NHL Rumor Mill – May 23, 2019

NHL Rumor Mill – May 23, 2019

Updates on the Sharks and Capitals plus another list of potential buyout candidates in today’s NHL rumor mill. 


THE SCORE: Josh Wegman speculates the San Jose Sharks roster could undergo “a dramatic transformation” this summer. He suggests re-signing restricted free agents Timo Meier and Kevin Labanc could cost a combined $10 million. That will put a significant dent into their salary-cap space. 

Does Joe Pavelski still have a future with the San Jose Sharks? (Photo via NHL Images)

Wegman doesn’t think defenseman Erik Karlsson’s recent injury history will prevent him from getting top dollar on the open market in July. He doubts the Sharks can afford to re-sign both Karlsson and captain Joe Pavelski. It’s also unlikely they can afford to re-sign pending UFA forwards Gustav Nyquist and Joonas Donskoi.  Nevertheless, they could keep their championship window open if Pavelski and Joe Thornton don’t return and they find a way to retain Karlsson.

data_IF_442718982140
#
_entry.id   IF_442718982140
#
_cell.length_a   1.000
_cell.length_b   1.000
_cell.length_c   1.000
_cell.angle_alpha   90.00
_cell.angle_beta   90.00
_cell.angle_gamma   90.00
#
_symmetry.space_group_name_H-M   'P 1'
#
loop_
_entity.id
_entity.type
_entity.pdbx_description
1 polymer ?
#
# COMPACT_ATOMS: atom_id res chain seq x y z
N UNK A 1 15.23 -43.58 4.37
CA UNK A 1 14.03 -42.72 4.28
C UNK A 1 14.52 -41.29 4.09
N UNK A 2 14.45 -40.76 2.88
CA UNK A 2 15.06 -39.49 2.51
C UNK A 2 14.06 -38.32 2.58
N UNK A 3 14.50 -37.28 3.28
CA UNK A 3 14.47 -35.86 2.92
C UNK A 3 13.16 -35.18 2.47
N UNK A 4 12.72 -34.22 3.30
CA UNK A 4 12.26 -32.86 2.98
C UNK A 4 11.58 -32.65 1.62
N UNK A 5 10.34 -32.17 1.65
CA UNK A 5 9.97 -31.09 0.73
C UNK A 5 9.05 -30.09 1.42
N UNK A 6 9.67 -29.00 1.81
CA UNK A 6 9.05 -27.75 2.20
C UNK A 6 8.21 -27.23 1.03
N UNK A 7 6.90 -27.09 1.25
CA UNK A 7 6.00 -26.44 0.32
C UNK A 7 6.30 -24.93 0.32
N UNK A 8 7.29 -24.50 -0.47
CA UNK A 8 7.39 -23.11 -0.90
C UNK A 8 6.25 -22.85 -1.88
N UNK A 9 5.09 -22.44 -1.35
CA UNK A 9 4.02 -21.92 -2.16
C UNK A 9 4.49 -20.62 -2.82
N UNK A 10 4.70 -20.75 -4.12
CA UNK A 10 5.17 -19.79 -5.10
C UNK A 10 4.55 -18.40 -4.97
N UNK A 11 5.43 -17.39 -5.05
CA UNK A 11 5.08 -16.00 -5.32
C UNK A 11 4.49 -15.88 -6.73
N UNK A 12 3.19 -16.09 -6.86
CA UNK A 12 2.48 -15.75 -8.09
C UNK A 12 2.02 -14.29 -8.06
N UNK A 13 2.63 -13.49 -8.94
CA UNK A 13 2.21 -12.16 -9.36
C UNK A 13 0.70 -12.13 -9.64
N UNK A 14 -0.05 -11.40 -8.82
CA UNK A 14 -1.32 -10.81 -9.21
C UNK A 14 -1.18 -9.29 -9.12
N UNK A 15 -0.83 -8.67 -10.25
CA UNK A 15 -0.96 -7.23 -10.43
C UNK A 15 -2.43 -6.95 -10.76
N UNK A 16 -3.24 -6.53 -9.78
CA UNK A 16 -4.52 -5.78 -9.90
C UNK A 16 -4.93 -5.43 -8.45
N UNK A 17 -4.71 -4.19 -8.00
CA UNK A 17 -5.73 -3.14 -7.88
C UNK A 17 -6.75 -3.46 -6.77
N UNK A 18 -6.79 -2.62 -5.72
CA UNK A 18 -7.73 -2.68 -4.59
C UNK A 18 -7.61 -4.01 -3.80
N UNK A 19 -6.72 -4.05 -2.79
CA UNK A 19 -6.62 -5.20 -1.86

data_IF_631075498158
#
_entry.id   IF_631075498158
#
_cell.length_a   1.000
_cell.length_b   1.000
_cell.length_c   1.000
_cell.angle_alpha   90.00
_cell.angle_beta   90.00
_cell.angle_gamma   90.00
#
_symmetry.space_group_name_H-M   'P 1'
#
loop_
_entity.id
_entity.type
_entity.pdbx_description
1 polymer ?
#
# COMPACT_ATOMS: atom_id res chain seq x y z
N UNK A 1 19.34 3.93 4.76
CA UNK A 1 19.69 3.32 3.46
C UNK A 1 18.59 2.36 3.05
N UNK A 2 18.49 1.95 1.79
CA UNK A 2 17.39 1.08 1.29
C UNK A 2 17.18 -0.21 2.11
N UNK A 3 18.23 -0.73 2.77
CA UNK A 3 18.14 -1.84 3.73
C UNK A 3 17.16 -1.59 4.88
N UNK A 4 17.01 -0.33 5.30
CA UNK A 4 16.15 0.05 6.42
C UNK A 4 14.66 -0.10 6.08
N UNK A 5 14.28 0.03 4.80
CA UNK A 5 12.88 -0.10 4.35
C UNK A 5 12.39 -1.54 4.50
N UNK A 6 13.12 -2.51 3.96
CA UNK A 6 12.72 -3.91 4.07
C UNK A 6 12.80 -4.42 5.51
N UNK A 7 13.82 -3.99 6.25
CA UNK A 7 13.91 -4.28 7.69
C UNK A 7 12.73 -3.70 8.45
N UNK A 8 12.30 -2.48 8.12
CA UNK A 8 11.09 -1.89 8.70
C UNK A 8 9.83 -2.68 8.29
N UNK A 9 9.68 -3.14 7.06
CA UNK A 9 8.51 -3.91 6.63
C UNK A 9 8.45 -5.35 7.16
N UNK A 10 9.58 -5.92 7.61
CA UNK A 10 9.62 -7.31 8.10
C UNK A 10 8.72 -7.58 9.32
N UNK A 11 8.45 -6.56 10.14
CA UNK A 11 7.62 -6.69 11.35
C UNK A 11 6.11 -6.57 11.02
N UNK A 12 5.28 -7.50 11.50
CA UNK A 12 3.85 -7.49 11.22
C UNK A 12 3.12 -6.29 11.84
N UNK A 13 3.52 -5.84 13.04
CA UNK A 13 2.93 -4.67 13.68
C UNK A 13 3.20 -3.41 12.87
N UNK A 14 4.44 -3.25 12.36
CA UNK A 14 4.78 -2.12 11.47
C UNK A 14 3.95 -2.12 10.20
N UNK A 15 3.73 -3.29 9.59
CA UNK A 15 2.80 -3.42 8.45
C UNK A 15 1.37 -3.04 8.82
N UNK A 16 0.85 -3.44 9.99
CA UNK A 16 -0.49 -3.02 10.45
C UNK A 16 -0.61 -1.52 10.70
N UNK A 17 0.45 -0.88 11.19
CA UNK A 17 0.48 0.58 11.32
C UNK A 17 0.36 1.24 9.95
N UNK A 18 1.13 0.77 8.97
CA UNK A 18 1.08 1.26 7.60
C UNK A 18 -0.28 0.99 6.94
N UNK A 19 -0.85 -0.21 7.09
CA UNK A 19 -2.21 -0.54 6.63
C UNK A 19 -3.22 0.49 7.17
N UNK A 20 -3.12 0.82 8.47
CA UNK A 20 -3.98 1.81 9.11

NBC SPORTS: Joey Alfieri also looked at what’s next for pending UFAs Karlsson, Pavelski, and Thornton. While the 34-year-old Pavelski is a durable all-around player, Alfieri wonders if they can afford to bring him back at any cost. Still, he expects the Sharks will find a way to keep their captain. As for Thornton, he could be an effective third-line center if he’s up to it. 

Karlsson’s recent injury woes make re-signing him to a lengthy, expensive contract a huge risk. It’s uncertain if he wants to return with the Sharks or not. Alfieri believes there’s no certainty Karlsson will accept a discount to stay in San Jose.